NYC Sought Evictions Of Public Housing Tenants Four Days After Hurricane

12970_eviction NYC Sought Evictions Of Public Housing Tenants Four Days After Hurricane In a jolting example of adding bureaucratic insult to Mother Nature's injury, the New York City Housing Authority (NYCHA) is being accused of serving eviction notices to public housing tenants four days after Hurricane Sandy devastated the city.

The New York Daily News reports that four days after the Oct. 29 hurricane damaged the city's shoreline communities, a NYCHA process server plastered eviction notices on the apartment doors of the tenants at the Surfside Gardens Houses in Coney Island. The hurricane-damaged complex was without heat, hot water and electrical power at the time, and elderly tenants who could not walk down the stairways were trapped on upper floors.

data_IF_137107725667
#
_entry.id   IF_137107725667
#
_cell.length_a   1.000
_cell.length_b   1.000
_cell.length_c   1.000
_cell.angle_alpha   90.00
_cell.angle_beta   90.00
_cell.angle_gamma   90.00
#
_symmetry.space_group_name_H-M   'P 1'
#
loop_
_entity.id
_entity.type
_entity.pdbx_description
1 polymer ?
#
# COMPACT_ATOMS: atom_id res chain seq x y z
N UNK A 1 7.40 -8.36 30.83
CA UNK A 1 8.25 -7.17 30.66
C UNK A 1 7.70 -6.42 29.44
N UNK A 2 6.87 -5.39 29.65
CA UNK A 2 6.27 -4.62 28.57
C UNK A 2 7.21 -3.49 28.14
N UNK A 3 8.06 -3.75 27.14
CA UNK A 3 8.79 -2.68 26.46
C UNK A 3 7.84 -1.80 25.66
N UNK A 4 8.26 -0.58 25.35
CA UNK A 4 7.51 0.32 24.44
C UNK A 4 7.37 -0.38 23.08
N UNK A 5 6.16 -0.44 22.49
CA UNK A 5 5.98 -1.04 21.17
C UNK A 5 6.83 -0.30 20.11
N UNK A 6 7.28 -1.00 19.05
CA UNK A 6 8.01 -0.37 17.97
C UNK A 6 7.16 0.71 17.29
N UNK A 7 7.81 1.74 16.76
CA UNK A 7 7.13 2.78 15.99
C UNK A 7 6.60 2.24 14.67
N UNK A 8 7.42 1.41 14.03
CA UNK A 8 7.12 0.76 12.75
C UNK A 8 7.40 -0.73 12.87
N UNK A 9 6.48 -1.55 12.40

Edward Josephson, director of litigation for NYC Legal Services, accused NYCHA of misguided priorities and insensitivity.

‘It's really ridiculous,’ says Josephson. ‘At the very time they were unable to send people out there to see if people were dying or not, they were able to send people to serve notice of evictions.’

NYCHA officials responded to the Daily News report by claiming the eviction notices were already being processed before the hurricane, but that the notices are covered by a subsequent moratorium that suspends housing court actions on properties affected by the hurricane until next year.


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